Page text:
Can Swimming Pools Make My Baby’s Eczema Worse?

Swimming pools can sometimes irritate baby eczema, but not all pools have the same effects. Learn tips for protecting eczema babies’ skin while swimming.

 

Swimming pools can sometimes dry baby’s skin or irritate baby eczema, causing flare-ups. But that isn’t always the case. It all depends on the chemicals in the pool and your little one’s skin status. 

Don’t let your baby’s eczema steer you away from the pool, because water play is reasonably friendly to the skin (as long as your little one doesn’t get too hot). 

Plus, baby needs to gain experience in the water for safety and confidence --- learning to swim is vital so they’re safer in and around the water.

Here’s what parents need to know about swimming pools and eczema, including how to reduce the risk that a pool will cause a flare-up.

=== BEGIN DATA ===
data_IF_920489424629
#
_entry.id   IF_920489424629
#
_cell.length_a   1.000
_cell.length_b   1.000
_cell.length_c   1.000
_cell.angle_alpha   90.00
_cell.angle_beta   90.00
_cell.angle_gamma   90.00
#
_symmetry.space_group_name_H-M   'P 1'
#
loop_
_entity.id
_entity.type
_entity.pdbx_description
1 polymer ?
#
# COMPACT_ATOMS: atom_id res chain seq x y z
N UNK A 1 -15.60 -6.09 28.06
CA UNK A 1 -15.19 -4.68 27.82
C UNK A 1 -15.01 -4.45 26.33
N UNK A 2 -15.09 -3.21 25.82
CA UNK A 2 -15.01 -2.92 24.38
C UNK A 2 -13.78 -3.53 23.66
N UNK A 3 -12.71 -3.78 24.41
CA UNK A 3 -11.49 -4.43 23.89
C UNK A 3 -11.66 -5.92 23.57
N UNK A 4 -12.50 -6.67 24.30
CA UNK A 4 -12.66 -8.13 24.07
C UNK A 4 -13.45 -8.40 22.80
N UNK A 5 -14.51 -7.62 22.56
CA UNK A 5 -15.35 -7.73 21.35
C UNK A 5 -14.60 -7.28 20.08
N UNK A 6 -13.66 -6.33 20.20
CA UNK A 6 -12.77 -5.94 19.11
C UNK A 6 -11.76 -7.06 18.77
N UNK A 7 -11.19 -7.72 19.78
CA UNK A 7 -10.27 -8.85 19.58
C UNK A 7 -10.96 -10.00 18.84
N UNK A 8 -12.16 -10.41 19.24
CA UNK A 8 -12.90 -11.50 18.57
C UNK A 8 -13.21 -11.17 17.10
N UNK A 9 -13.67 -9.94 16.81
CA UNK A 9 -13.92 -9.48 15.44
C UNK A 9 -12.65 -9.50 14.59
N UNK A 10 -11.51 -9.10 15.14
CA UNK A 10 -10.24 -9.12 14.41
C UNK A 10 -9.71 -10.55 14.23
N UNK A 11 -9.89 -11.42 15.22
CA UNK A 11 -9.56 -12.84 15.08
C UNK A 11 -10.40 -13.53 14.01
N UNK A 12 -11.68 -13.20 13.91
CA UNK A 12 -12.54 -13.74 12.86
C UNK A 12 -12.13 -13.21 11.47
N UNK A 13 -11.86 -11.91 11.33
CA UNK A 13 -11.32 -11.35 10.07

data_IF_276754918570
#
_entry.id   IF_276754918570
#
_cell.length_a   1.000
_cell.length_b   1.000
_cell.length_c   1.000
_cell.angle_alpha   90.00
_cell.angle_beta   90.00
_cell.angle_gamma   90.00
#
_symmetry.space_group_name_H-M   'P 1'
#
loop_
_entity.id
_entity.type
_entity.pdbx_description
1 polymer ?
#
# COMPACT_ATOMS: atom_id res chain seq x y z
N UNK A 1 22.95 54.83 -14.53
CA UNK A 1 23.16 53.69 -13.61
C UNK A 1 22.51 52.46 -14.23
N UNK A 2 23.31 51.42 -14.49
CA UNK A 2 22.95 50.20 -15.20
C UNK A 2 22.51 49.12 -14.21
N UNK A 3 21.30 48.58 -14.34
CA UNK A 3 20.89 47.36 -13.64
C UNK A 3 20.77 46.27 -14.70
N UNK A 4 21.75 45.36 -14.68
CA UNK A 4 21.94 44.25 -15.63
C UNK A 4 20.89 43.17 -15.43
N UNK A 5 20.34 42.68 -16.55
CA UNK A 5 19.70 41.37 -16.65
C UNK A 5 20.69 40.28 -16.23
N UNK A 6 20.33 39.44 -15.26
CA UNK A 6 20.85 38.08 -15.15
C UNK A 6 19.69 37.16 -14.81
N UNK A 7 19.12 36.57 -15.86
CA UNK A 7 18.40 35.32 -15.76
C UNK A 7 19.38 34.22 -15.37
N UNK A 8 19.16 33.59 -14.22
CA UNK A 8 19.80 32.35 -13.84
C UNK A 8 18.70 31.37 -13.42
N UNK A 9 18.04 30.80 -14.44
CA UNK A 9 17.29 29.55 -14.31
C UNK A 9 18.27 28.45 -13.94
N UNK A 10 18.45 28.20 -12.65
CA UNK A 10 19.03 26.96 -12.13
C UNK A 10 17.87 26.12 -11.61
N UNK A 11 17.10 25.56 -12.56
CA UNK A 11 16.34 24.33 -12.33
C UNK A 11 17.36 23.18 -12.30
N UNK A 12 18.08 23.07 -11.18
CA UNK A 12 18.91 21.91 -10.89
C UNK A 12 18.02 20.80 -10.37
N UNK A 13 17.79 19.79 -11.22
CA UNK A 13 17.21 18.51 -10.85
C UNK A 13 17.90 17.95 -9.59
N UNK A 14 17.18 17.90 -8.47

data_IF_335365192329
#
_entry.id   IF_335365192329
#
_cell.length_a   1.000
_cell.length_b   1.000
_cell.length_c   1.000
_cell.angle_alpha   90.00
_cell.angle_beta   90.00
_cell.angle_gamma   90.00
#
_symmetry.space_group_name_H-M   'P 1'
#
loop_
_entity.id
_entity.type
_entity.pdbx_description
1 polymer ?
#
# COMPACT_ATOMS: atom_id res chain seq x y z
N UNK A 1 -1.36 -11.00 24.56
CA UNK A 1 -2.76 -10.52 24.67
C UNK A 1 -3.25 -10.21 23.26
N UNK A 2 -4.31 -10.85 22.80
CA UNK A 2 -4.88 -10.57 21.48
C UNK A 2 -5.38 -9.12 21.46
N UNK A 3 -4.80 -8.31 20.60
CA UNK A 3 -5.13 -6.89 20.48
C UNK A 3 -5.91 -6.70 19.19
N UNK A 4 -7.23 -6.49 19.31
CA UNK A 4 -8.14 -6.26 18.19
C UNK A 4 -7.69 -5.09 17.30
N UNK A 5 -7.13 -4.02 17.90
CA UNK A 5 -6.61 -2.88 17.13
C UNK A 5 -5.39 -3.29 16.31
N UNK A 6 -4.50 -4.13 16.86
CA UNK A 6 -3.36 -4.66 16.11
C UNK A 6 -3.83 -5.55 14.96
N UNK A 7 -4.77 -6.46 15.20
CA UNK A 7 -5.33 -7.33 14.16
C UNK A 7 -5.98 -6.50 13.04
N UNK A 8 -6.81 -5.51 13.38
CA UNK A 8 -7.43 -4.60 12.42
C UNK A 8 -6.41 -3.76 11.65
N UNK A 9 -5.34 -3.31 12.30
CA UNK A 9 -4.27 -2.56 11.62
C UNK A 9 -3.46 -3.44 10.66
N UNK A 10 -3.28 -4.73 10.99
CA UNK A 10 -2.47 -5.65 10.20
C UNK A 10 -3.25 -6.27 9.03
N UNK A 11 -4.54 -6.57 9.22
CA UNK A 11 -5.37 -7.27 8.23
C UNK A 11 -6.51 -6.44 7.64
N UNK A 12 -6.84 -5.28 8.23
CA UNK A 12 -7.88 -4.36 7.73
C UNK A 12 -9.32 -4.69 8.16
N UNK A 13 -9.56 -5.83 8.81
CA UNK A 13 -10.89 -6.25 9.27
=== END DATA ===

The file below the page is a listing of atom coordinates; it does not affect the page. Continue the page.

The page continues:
Swimming Pool Water, Chlorine and Eczema

Swimming pool water doesn’t always dry out or irritate skin with eczema, but it sometimes can. It’s most likely to dry skin if its pH is above 7.0 (above neutral), or if there is a buildup of calcium in the water. 

Chlorine doesn’t usually pose a dryness risk. In fact, chlorine is a bleach, and the dilution of chlorine in most pools is very similar to the diluted bleach in a bleach bath. Bleach baths are a special type of bath that dermatologists recommend to soothe baby eczema. Research has shown that these baths help clean off harmful bacteria that may aggravate your baby's eczema, reduce infections, and directly stop eczema flares.  So, swimming in a chlorine pool may actually help some babies with eczema. But in other babies, it may still cause some skin dryness.

As for skin irritation, chlorine can sometimes irritate a baby's skin and cause an eczema flare-up. So can other chemicals that are sometimes mixed into pool water (to sanitize or treat the water). 

But chemical treatments used in pools can vary greatly, and so can the ways each baby’s eczema reacts. If baby's skin gets irritated by the chemicals in a certain public pool, it’s worth seeing if other local pools are friendlier to baby’s skin.